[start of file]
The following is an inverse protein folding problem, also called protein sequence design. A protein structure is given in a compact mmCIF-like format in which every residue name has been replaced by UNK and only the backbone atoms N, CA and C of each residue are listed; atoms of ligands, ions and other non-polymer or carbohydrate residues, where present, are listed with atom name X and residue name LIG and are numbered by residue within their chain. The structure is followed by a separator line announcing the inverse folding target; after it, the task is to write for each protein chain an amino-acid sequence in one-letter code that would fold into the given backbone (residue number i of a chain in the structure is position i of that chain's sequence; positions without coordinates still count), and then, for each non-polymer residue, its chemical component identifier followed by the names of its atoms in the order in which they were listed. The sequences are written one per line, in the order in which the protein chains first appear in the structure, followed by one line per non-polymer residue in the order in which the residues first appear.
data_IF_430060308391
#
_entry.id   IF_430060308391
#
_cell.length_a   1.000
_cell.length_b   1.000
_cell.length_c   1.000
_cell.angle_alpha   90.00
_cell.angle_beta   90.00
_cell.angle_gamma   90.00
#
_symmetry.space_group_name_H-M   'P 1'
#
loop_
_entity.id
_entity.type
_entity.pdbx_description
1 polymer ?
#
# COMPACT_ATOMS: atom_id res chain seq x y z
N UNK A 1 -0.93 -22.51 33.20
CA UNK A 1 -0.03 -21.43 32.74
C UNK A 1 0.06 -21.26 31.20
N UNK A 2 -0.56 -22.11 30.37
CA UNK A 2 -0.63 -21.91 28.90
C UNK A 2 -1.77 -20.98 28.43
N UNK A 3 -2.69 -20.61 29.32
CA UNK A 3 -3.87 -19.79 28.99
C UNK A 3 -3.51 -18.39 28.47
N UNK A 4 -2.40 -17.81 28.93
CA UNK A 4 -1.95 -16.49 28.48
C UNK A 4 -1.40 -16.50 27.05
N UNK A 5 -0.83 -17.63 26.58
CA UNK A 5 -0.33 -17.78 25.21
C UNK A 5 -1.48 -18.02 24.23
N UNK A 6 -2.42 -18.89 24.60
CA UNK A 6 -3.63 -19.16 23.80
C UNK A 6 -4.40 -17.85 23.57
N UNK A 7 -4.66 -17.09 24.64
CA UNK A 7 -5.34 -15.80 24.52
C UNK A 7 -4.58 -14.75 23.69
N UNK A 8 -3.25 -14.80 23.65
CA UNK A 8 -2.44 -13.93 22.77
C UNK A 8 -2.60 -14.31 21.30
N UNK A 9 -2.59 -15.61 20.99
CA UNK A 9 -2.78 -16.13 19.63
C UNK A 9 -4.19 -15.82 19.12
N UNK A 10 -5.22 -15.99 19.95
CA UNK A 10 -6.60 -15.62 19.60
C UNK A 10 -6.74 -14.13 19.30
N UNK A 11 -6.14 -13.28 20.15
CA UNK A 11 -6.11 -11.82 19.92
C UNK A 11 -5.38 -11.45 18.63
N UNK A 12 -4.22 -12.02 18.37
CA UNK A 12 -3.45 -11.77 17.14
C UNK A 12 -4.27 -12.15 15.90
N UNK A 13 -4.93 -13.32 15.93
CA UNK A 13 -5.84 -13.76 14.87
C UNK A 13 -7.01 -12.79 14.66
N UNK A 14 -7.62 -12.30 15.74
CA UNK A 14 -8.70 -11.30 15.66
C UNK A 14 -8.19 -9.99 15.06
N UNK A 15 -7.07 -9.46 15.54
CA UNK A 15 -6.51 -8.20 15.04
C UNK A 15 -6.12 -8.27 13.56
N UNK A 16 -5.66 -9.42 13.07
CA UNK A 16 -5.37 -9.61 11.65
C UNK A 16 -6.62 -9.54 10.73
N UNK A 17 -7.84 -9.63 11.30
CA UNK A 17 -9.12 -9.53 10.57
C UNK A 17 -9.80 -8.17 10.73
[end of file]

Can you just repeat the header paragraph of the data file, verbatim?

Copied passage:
The following is an inverse protein folding problem, also called protein sequence design. A protein structure is given in a compact mmCIF-like format in which every residue name has been replaced by UNK and only the backbone atoms N, CA and C of each residue are listed; atoms of ligands, ions and other non-polymer or carbohydrate residues, where present, are listed with atom name X and residue name LIG and are numbered by residue within their chain. The structure is followed by a separator line announcing the inverse folding target; after it, the task is to write for each protein chain an amino-acid sequence in one-letter code that would fold into the given backbone (residue number i of a chain in the structure is position i of that chain's sequence; positions without coordinates still count), and then, for each non-polymer residue, its chemical component identifier followed by the names of its atoms in the order in which they were listed. The sequences are written one per line, in the order in which the protein chains first appear in the structure, followed by one line per non-polymer residue in the order in which the residues first appear.